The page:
Founders of Bade Stageberg Cox Architecture
Led by Jane Stageberg, Tim Bade and Martin Cox, BSC Architecture is an inventive, award-winning 12-person firm with wide experience and a longstanding focus on the design of art galleries, museums and spaces for art collections.
Known for our careful attention to light and its ability to activate space, and a deep exploration of site and program, the firm has completed repeat commissions for the Armory Show and Alexander and Bonin Gallery among others. Current projects include the expansion of the Catskill Art Center, the renovation of two Greenwich Village residences and a new home for New York’s Artists’ Space.
Our firm is currently working on several projects that situate architecture in bucolic landscape settings – a residence in Mount Hope, NY, a summer music festival pavilion, and a meditation pavilion in the woods. These projects provide us the opportunity to explore the interface between landscape and building and the forces that each puts upon the other.
We often look to engage ideas about space and material originating in contemporary art, whether the project is set in the landscape (as in our Art Cave in Napa, California) or an urban context (such as our new project for Artists Space in NYC).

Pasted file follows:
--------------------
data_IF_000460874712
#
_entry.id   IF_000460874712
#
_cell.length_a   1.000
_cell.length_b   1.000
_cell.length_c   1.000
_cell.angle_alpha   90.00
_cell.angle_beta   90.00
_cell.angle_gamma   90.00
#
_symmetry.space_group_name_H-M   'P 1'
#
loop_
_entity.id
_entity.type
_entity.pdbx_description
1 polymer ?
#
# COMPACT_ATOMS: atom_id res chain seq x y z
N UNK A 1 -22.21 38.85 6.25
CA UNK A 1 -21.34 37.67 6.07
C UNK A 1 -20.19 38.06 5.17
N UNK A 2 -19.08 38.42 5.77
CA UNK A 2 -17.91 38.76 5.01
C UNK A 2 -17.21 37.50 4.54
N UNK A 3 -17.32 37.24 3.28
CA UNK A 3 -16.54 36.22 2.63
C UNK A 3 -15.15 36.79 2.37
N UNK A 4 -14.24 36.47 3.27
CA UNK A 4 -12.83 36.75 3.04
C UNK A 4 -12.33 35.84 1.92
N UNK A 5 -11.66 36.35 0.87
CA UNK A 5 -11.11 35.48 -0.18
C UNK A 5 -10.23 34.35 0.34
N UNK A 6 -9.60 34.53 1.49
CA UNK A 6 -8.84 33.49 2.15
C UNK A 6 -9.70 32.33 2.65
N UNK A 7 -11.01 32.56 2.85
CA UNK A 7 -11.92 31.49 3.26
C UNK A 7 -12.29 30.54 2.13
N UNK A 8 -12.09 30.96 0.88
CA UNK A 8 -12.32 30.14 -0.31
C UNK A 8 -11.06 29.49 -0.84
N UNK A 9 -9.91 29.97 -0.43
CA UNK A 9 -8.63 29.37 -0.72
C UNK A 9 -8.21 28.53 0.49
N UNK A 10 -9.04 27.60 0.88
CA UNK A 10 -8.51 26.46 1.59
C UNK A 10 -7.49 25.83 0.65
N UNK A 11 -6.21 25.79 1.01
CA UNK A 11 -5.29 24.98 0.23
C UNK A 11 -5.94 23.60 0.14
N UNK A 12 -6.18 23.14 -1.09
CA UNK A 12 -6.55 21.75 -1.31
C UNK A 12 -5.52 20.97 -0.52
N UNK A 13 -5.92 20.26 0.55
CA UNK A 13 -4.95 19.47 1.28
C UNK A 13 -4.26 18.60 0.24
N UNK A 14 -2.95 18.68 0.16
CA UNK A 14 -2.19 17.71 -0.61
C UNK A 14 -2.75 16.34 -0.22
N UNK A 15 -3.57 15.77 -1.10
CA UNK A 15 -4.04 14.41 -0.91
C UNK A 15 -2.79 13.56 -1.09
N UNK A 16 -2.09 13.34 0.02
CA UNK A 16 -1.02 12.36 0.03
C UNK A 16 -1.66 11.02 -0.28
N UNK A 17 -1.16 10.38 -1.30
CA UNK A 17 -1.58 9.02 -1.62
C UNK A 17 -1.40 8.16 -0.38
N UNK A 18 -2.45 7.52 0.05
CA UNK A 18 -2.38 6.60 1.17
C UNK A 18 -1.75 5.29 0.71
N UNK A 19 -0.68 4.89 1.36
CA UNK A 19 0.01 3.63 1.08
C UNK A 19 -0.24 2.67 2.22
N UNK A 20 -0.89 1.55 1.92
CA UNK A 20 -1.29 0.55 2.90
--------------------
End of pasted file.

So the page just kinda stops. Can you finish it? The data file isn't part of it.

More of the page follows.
Richard Long's temporal paths in the landscape are works created by repeated acts of walking in a landscape. “A Line made by Walking, England, 1965” was the result of walking back and forth in a field while waiting for the next bus to the city to arrive. Lucy Lippard's book “Overlay” makes connections between prehistoric art and culture.
We think carefully about the long-term legacies of human interaction with any site we approach. Each site has a past, present and future that architecture can respond to in a range of ways, and we strive to keep this durational condition in mind as we consider the complex choices each context presents.
Walter De Maria’s “New York Earth Room” is great in so many ways. It is a 3,600 SF room on the second floor of a formerly industrial building in New York’s SoHo neighborhood that De Maria filled with 250 cubic yards earth, to a depth of 22 inches, back in 1977. We especially appreciate how the installation engages all the senses, something we think about in all our work.
One of the most surprising things is how the humid smell of the humus-rich soil instantly transports one outside New York City. The acoustics are also unusual in that the soil absorbs the white noise of the city. The much visited work was commissioned and is maintained by the DIA Foundation.
This large-scale Richard Serra sculpture is embedded in its site, part of Storm King Art Center, a sculpture park north of New York City.
It is a reference we return to in our work. We have learned from Serra’s use of measure: his juxtaposition of the man-made steel slabs into the landscape topography strengthens the perception of both. Also resonant are Serra’s installations that use sets of steel blocks placed in different orientations to reference the human body.